“Papo, what happens to the wheels?”

     The question came from my seven year old granddaughter, Blaize, as we were putting a few rods and reels in my boat. I’ve been taking her on fishing trips for a couple years, but we had fished from a dock, a pier, the surf or from the shoreline.  This was to be her first outing on the boat, and it took me a few seconds to process what she said.

             Then it became perfectly clear.  She had only seen our boat on the trailer and didn’t realize the wheels weren’t part of the boat. I told her to wait a few minutes and she would find out what happens to the wheels. At the ramp, as the boat slid into the water, leaving the trailer (and wheels) behind, she suddenly understood.  Thus began an adventure of discovery, fishing and fun.

            I had been waiting a couple weeks for a warm, sunny and windless day to coincide with a day when Blaize would not be in school and this was it.   A few days earlier we were going to go out in the boat, but the wind was blowing so we fished in a nearby canal and caught a few speckled trout.

            But on this day, Charlotte Harbor was slick calm as we idled out of Burnt Store Marina and after a short run we eased through a break in the bar and into a creek that had never failed to produce fish.  Instead of working with the trolling motor and fishing around the mangroves, I dropped the anchor near the mouth of the creek.

            Blaize sipped a bottle of water and munched on some snacks while my wife Nell and I rigged up the tackle, then I showed Blaize how to dip a shrimp from the livewell.  Five minutes later she boated a good-sized speckled trout.  I unhooked it quickly while we talked about its funny looking teeth and black and white spots, then I eased the fish back into the water.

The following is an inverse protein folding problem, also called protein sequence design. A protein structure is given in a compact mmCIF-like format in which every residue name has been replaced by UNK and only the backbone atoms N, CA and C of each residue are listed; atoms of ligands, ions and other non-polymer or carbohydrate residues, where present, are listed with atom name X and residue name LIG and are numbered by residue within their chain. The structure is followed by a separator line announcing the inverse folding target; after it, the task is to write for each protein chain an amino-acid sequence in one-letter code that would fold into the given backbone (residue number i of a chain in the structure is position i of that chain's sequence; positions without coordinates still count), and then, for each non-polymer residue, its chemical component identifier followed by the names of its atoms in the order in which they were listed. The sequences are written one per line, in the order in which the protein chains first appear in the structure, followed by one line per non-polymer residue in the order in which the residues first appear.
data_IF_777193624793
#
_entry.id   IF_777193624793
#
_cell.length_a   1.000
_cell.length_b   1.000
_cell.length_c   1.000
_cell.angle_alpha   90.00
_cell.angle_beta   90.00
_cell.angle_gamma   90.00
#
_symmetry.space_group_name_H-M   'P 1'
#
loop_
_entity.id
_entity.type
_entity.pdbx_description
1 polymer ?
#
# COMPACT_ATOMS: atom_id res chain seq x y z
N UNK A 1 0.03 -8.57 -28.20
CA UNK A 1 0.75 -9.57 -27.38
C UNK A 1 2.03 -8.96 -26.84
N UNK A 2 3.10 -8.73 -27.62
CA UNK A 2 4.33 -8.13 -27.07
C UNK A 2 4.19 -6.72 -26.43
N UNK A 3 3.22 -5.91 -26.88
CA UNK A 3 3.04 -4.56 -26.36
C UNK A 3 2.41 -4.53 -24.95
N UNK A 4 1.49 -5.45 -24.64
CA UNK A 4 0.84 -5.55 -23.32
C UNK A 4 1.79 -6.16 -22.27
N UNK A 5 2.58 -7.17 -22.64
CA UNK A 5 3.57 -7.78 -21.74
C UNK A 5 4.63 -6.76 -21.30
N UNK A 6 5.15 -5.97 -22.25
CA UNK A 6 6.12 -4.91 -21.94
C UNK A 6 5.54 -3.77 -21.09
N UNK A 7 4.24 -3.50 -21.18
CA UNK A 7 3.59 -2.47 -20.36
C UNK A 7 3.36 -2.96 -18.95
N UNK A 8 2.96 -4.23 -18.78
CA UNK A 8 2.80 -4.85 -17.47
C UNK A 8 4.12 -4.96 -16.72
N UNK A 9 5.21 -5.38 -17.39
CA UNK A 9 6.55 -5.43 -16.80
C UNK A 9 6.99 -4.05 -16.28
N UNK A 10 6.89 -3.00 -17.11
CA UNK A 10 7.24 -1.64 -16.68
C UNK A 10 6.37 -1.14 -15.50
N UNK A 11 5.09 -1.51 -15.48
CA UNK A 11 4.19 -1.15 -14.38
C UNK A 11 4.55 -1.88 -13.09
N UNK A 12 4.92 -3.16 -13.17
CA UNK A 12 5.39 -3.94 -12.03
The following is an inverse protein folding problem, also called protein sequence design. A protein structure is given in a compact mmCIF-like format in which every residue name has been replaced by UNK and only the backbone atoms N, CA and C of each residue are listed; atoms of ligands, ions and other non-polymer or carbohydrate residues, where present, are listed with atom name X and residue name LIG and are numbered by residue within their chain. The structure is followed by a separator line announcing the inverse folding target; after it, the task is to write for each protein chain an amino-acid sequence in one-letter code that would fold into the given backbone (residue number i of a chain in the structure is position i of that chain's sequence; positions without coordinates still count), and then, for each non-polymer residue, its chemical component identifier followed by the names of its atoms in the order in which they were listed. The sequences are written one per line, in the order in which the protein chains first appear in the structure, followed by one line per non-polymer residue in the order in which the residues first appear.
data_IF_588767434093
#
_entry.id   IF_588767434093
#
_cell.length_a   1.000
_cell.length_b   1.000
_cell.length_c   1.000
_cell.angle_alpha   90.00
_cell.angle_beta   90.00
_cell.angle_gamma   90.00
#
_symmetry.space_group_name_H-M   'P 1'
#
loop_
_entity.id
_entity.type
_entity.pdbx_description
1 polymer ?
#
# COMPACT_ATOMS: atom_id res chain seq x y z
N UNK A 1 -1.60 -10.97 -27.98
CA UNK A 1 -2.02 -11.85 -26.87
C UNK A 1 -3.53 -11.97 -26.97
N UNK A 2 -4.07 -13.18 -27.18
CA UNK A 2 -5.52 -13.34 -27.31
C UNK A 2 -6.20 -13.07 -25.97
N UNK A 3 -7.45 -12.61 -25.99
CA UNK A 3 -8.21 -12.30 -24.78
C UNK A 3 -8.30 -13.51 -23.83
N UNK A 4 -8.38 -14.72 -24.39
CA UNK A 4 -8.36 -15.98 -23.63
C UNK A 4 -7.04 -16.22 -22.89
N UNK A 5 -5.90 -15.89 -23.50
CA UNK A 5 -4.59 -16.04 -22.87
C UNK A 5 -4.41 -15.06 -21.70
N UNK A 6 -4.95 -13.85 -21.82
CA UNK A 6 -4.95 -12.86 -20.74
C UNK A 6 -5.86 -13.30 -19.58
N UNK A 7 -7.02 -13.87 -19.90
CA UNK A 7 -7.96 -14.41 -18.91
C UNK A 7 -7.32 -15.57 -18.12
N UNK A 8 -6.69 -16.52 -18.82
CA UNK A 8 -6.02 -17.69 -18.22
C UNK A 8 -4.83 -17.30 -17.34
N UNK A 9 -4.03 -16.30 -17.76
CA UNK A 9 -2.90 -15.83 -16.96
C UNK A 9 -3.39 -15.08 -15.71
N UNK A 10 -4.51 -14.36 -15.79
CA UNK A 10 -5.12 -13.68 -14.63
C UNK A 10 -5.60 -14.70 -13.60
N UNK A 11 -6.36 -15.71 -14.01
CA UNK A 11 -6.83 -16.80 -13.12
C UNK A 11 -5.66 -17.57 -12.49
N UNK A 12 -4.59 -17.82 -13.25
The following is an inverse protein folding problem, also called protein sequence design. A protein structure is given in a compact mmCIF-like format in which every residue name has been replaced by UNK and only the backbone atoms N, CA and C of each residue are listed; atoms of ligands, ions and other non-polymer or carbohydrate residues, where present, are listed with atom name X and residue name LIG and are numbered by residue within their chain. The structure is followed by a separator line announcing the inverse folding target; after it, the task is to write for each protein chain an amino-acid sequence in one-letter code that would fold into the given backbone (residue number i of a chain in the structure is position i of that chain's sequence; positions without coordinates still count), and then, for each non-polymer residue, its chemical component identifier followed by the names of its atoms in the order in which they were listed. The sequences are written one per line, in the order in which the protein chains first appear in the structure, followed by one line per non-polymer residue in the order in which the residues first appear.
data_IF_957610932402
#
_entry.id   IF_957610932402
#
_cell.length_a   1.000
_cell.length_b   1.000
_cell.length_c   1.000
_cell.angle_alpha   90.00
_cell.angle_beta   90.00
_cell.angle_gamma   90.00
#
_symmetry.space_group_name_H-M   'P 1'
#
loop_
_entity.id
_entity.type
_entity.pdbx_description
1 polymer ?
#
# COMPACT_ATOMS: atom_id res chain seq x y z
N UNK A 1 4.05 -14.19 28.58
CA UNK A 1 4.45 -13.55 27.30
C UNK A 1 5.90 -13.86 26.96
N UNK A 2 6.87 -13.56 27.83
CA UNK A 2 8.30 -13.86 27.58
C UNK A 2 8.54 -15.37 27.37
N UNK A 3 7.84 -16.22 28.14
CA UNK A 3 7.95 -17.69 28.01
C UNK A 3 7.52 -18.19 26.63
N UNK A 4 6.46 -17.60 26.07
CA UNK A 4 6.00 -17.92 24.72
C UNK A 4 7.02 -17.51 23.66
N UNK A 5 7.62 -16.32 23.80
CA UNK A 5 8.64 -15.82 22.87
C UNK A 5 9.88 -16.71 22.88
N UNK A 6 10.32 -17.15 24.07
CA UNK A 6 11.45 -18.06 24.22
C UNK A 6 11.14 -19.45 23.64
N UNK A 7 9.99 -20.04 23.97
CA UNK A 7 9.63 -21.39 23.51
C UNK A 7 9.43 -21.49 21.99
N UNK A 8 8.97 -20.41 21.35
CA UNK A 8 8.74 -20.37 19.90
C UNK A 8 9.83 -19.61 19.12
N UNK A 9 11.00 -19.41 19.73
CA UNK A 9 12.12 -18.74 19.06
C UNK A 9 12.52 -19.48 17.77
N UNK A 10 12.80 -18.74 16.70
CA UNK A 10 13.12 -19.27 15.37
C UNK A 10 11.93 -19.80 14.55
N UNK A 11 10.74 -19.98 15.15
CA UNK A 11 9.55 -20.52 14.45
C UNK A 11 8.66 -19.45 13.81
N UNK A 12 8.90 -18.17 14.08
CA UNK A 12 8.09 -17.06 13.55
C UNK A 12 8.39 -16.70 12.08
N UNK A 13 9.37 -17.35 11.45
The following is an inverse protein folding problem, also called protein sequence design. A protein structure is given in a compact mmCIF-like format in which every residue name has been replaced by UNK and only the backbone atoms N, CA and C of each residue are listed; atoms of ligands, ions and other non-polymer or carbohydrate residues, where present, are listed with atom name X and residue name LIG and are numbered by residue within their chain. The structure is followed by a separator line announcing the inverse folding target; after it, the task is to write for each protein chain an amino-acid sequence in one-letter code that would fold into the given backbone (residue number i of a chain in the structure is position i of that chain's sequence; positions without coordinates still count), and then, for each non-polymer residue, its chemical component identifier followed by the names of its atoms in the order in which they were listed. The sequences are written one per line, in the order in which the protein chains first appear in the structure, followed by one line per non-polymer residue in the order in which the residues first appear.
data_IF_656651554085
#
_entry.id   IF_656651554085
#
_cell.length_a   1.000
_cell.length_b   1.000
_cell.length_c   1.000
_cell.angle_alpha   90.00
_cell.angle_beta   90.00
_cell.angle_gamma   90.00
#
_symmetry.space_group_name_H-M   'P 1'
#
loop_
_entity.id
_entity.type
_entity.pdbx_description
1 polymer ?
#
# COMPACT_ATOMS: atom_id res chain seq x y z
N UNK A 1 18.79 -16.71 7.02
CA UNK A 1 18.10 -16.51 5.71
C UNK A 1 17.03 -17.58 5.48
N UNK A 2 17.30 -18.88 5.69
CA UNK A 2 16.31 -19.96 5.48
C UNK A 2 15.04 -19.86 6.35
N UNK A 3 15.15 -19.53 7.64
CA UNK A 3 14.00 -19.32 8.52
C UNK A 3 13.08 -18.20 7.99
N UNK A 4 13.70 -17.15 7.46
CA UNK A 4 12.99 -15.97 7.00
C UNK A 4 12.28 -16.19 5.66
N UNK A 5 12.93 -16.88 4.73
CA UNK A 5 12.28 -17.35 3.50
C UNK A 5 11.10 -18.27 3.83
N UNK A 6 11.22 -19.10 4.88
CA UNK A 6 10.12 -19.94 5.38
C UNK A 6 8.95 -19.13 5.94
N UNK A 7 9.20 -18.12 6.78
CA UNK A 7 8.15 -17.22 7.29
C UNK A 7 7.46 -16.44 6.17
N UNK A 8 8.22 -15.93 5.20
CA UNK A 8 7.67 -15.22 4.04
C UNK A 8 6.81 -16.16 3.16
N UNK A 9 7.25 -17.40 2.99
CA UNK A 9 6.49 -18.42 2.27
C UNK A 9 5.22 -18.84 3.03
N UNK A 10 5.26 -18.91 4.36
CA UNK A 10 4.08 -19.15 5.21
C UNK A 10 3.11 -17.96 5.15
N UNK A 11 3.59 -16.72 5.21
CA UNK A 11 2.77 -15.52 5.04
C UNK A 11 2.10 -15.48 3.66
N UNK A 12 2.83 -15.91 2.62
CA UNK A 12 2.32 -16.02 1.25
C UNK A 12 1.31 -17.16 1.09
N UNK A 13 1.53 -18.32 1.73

Action was steady for more than an hour and the three of us worked like a team.  Blaize netted shrimp, Nell and I baited hooks and Blaize cranked in trout, ladyfish and pinfish. Then we were invaded by a swarm of hungry and very large catfish. Our designated angler caught way more catfish than I wanted to mess with, but she was having a ball and it gave us time to talk about all of the neat features of every fish we caught. Someday I’ll have to share the story about the pinfish she caught and named Susie.

            The bite slowed and I anticipated what would come next. “Papo, can we pull in the anchor and run for a while?” Blaize suggested, anxious for a boat ride.  Five minutes later we were cruising back to the marina, but the discovery continued.  

            Blaize squealed when she saw dozens of rays gliding under our boat in shallow water along the edge of the bar, laughed at what seemed like hundreds of mullet jumping everywhere and stared wide-eyed as we idled past groups of manatees slowly making their way out of the marina.

            It was a perfect adventure with just the right mix of beautiful weather, cooperative fish, great company and some pretty good snacks.  The only thing that would have made it better for Blaize would have been some Taylor Swift tunes in the background.  I’ll have to work on that for next time. 

A Fishing Adventure with Blaize